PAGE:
“Wow,” Hegel said, “that’s really awesome of you.” She smiled impishly and tousled Amelia’s red hair. “Admitting in front of these twig people that you are friends with a disgraced line of nobility and all.”
“Best friends.” Amelia grinned and prodded Hegel’s nose. “And Pingforth’s Needle treats your cloak with the same love that you do. Favorite things should be taken care of, after all.”
Amelia shouldered her bag and placed a handful of living insects on the front desk as she walked past. The Edlian innkeeper looked down at the bounty of bugs briefly before scooping them up and gently placing them all over its body, one by one. Hegel dry heaved and quickly caught up to Amelia outside of the inn. She turned on her heel and peeked back inside one last time. Her eyes widened as she watched the Edlian innkeeper split into two in order to accommodate more of the insects. Perhaps there had been two of them standing really closely together the entire time, but Hegel didn’t stick around to wonder.
“Amelia, wait!” Hegel yelled as she sprinted down the road out of town.
“No time for waiting, Hegel! We don’t often have days off and I’m making it down to that fizzy lake before the Academy contacts us with more ‘magicky nonsense’ in mind!”
“Some best friend!” Hegel huffed as she sidled up next to Amelia and began to catch her breath.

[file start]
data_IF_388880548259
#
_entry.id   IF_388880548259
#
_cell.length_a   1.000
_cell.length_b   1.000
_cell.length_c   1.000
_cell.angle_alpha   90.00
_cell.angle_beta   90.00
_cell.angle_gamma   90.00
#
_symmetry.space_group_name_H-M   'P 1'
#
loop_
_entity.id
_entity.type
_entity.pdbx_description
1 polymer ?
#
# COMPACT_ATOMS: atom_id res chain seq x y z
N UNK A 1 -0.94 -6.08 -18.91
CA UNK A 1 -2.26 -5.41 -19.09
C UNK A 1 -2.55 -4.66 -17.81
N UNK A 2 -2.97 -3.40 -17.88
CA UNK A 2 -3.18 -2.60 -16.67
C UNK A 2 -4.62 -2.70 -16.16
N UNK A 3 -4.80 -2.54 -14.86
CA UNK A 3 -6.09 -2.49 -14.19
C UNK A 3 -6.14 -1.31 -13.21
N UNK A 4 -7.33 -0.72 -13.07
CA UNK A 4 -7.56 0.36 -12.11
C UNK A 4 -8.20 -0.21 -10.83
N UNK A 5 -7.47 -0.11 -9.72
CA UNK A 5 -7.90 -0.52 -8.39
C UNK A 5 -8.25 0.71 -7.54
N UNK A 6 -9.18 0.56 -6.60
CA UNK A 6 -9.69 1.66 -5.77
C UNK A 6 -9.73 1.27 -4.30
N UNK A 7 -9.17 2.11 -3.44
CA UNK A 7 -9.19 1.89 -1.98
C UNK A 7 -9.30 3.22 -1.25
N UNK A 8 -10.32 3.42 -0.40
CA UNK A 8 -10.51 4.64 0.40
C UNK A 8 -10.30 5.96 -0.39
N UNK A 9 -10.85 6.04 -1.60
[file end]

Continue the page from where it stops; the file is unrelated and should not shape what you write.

Amelia’s unconventional weapon occasionally rubbed its scabbard against Hegel’s leg as they walked. Each time, Hegel was blinded by the glint of Amelia’s scalemail apron as she looked down to find a way to effectively avoid contact. Seeing Amelia’s Corvite Tongs made Hegel briefly wonder what fun it would be to meet them in combat; flitting thoughts brought on by minor annoyance. Of course, they could have walked single file, but that’s not how best friends walk.
Upon reaching the effervescent lake, Amelia and Hegel laughed and played as they spritzed fizzy water back and forth. Hegel tested how long she could hold her breath underwater, and Amelia investigated some fish below the surface that turned into bubbles when she poked at them. Eventually, they came to rest on the shore of the lake, their feet swaying lazily in the wake of popping gas pockets. Hegel looked fondly at the cloak folded nearby, but she quickly realized that something still troubled her.
“Amelia,” Hegel said, “why do magisters and such always come running out of library stacks saying that they’ve ‘discovered a new spell’ or magic or some such thing like that? They didn’t ‘discover’ anything. It was written in a book.”